This obviously assumes that you can at least put as much memory on the 2-socket systems as you have in the 8-socket. This, along with # of PCI slots is what still set the high-end systems apart. The risk is that you have to buy very expensive and more dense memory for the 2-socket (due to limited # of slots) to match what you have in the 8-socket systems which have far more dimm slots.

Massimo.

Massimo Re Ferre' VMware vCloud Architect twitter.com/mreferre www.it20.info

View solution in original post

0 Kudos
jamieorth
Expert
Expert

Another consideration is having multiple hosts - are you saying you just have one? Then I would easily go the route of Dual Quad Core and possibly adding a second or third host. Do you have a SAN for centralized storage. If not look at LeftHand Networks - they can take your onboard storage and make it appear like a SAN to your ESX hosts.

If you want to stick with a big box, why not wait and get HP's DL785 coming out in may. An 8 way quad core - all wrapped in a 7U package....:p

0 Kudos
mreferre
Champion
Champion

Well so let me use this space too for some AD.....

> If you want to stick with a big box, why not wait and get HP's DL785 coming out in may

.... or you can buy today a modular (4+4) IBM 3950M2 that you could deploy in an "8-socket" config or in a "4-socket x 2" config etc etc etc .....

Massimo.

Massimo Re Ferre' VMware vCloud Architect twitter.com/mreferre www.it20.info
0 Kudos
jamieorth
Expert
Expert

Ok, I like that one also....I just mentioned the HP becuase that's what he had now. I am brand agnostic......Well, I take that back. I love whatever the boss lets me get....

0 Kudos
JDLangdon
Expert
Expert

ctsadmin wrote

"So in your opinion, if I owned 8 ESX CPU licenses that are currently bound to one 8-way server runnning 40 guests, I should be able to replace that server with a 2-socket Quad-core"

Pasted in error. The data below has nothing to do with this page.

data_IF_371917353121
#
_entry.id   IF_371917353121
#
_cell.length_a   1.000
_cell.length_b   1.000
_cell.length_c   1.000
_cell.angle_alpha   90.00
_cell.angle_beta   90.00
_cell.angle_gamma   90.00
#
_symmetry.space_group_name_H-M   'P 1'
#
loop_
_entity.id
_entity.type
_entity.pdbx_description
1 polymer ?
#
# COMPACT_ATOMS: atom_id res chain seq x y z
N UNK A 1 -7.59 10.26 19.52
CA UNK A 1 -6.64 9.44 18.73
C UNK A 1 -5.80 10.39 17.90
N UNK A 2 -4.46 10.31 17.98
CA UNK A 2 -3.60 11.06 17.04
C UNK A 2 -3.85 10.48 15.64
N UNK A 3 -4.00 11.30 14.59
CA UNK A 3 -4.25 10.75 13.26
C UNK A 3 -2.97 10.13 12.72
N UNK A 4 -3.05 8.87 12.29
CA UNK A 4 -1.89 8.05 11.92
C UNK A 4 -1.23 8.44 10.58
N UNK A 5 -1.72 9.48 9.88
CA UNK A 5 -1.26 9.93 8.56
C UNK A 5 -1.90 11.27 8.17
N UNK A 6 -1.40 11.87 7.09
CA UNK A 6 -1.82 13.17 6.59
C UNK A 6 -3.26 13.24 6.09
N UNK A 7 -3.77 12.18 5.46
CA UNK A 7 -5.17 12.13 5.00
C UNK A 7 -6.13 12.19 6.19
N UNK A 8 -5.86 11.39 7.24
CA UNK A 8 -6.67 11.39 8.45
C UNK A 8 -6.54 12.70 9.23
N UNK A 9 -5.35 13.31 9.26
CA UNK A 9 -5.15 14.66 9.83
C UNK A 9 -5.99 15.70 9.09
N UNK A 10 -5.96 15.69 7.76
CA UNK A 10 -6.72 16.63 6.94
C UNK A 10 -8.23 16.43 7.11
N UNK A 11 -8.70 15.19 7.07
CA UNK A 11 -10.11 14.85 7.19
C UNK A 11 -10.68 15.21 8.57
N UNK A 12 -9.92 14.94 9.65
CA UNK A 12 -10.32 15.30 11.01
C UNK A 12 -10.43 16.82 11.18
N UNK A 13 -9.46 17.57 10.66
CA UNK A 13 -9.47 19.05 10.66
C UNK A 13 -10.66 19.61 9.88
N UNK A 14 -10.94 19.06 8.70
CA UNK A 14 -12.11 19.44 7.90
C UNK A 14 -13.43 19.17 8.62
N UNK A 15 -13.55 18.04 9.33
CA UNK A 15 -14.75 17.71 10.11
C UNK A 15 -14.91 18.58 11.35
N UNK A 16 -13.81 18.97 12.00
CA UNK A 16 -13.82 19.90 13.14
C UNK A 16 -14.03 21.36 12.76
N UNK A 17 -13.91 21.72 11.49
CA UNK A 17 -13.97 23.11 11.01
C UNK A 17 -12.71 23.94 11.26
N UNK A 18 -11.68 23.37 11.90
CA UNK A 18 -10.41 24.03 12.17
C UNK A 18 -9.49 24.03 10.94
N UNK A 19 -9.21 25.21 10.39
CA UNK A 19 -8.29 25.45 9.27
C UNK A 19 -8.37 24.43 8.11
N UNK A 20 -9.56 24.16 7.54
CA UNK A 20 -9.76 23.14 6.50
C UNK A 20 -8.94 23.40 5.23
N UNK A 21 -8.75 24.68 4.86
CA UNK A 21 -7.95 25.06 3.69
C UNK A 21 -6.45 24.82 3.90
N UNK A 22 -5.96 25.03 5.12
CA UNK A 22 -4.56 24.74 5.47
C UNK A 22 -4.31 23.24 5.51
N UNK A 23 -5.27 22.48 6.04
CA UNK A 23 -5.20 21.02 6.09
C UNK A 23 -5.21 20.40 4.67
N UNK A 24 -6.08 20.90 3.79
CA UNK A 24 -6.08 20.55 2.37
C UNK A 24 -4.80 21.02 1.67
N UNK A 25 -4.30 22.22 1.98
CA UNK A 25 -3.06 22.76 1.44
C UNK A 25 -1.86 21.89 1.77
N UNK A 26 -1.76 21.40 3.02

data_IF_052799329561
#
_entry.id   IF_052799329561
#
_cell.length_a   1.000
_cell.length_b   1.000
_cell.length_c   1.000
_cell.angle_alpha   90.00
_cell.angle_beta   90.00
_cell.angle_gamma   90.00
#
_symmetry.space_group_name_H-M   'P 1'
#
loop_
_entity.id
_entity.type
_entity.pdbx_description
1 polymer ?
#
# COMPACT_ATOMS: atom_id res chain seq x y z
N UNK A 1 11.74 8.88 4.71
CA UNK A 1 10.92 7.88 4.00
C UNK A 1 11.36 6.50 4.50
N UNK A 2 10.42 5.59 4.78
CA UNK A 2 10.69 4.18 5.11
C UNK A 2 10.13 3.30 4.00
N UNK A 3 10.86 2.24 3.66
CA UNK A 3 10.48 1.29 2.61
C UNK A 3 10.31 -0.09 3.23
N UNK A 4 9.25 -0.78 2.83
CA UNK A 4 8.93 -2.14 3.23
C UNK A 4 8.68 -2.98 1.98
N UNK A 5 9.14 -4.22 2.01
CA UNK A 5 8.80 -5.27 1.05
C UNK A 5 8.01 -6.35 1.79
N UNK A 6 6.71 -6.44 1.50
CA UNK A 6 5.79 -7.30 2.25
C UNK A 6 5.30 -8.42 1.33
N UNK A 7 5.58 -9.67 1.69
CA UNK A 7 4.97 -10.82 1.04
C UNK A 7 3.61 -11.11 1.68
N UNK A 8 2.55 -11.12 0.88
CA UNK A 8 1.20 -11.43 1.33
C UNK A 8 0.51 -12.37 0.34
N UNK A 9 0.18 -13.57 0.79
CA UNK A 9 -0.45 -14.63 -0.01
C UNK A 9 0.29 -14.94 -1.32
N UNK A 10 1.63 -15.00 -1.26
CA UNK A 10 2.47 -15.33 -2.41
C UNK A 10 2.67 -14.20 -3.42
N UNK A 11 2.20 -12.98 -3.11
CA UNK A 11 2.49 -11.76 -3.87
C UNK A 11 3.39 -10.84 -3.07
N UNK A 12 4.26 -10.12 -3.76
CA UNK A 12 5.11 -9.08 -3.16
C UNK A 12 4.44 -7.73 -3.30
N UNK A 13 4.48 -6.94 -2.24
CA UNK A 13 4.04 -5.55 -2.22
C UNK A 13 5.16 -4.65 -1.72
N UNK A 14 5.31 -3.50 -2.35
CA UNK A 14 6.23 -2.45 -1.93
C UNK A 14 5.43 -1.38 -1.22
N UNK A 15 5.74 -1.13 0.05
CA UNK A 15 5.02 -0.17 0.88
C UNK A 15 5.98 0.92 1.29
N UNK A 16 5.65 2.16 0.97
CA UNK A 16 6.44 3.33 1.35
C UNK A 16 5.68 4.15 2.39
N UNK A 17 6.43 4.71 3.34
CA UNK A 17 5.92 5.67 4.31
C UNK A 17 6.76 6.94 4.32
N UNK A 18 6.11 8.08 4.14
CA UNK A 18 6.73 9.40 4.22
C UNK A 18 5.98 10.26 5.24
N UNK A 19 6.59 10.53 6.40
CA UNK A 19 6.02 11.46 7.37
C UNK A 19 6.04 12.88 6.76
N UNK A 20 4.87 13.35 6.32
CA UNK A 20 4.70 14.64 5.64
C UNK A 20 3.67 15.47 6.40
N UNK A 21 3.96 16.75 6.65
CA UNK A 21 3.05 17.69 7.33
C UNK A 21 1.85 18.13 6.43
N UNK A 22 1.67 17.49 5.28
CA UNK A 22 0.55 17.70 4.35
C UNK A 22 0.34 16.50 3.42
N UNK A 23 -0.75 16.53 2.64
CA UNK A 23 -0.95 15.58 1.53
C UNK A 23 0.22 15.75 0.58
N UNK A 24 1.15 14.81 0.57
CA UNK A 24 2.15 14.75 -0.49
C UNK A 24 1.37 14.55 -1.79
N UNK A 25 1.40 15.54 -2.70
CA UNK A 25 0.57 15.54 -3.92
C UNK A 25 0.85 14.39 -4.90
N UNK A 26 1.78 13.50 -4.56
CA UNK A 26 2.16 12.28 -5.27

How many cores do you have in your one 8-way server? The last time I looked VMware licensed Esx by the number of sockets, not cores. Unless you have one server with 8 CPU's you shouldn't need 8 Esx licenses for one server. Your new server with 2-socket Quad-core, is still only 2 sockets and therefore, requires 2 Esx licenses.

Jason

0 Kudos
williambishop
Expert
Expert

I think he got it Jason, because he mentioned he could do the exchange and then buy 3 more of the hosts and use his current licenses.

Ita feri ut se mori sentiat
0 Kudos
wilcox71
Contributor
Contributor

I think the 3850 M2 can scale to a 16 way if I remember correctly.

0 Kudos
mreferre
Champion
Champion

Right now (11 April) 2 chassis "only" would be supported.

Consider that 2 chassis already make 32 cores ... which is the limit of ESX today anyway...

Massimo.

Massimo Re Ferre' VMware vCloud Architect twitter.com/mreferre www.it20.info
0 Kudos
jamieorth
Expert
Expert

So, 2 chassis for 32 cores = 8U of space. The DL785 is 32 core, 7U of space. What is the power consumption of 2 chassis along with the BTU output?

0 Kudos
mreferre
Champion
Champion

The power consumption of the 2 chassis is 2 x the power consumption of a single chassis. You can build your own config with this tool here:

....and get precise numbers in terms of Watts / BTU's.

Massimo.

Massimo Re Ferre' VMware vCloud Architect twitter.com/mreferre www.it20.info
0 Kudos